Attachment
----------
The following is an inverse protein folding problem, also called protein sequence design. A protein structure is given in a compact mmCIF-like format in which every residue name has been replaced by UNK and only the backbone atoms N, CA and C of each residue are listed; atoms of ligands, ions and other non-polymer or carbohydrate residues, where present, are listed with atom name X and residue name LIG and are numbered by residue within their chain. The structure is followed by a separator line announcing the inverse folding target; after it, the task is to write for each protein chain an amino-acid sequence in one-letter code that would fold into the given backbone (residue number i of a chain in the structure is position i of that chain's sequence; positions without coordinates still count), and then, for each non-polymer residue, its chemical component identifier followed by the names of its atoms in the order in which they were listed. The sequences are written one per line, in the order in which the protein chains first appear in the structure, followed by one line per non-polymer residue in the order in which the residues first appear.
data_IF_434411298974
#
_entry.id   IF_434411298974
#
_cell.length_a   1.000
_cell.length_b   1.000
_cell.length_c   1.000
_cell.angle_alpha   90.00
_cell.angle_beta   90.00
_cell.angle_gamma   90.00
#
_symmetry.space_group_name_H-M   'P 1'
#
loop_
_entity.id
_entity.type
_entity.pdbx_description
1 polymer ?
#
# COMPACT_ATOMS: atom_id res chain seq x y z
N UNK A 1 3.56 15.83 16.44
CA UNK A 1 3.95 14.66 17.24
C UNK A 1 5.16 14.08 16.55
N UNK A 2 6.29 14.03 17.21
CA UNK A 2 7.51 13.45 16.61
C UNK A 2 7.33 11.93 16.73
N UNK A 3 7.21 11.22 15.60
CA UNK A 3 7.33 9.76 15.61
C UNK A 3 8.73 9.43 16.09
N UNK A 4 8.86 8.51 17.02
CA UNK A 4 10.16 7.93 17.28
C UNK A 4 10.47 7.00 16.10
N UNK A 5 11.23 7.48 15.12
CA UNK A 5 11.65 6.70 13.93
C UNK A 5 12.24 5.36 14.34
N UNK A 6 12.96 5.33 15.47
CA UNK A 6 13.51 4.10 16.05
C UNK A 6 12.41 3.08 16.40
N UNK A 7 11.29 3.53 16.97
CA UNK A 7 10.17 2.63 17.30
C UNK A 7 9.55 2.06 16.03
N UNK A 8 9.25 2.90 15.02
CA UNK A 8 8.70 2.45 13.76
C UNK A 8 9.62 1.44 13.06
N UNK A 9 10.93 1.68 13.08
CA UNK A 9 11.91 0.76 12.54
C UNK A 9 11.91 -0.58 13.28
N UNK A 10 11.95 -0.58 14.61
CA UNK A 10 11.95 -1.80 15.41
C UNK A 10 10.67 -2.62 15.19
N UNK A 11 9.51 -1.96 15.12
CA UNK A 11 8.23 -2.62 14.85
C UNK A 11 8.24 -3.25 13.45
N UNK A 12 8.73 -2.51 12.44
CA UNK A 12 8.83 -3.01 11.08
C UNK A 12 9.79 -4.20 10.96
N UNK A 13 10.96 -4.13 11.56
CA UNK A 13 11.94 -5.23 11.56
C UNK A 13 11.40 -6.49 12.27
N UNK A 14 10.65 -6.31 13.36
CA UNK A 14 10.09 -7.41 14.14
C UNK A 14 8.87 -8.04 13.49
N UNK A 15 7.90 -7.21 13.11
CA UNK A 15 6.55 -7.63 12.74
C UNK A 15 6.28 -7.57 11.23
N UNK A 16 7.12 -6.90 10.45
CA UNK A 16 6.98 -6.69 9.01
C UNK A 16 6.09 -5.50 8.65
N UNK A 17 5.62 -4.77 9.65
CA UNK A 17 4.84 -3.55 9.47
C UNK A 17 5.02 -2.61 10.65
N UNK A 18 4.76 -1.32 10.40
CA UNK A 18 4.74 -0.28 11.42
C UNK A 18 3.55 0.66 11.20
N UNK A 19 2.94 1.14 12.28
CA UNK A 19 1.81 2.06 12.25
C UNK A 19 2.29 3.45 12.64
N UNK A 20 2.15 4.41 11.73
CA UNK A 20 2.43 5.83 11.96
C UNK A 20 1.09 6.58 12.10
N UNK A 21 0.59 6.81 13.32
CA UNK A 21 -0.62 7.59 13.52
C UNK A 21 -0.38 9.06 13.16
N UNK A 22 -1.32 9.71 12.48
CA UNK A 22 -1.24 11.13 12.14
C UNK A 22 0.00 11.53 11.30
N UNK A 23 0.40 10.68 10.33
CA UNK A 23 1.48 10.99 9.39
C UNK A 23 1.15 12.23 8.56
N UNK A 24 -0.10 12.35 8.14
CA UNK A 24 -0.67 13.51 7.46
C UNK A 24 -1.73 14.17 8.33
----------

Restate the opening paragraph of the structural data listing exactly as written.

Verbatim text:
The following is an inverse protein folding problem, also called protein sequence design. A protein structure is given in a compact mmCIF-like format in which every residue name has been replaced by UNK and only the backbone atoms N, CA and C of each residue are listed; atoms of ligands, ions and other non-polymer or carbohydrate residues, where present, are listed with atom name X and residue name LIG and are numbered by residue within their chain. The structure is followed by a separator line announcing the inverse folding target; after it, the task is to write for each protein chain an amino-acid sequence in one-letter code that would fold into the given backbone (residue number i of a chain in the structure is position i of that chain's sequence; positions without coordinates still count), and then, for each non-polymer residue, its chemical component identifier followed by the names of its atoms in the order in which they were listed. The sequences are written one per line, in the order in which the protein chains first appear in the structure, followed by one line per non-polymer residue in the order in which the residues first appear.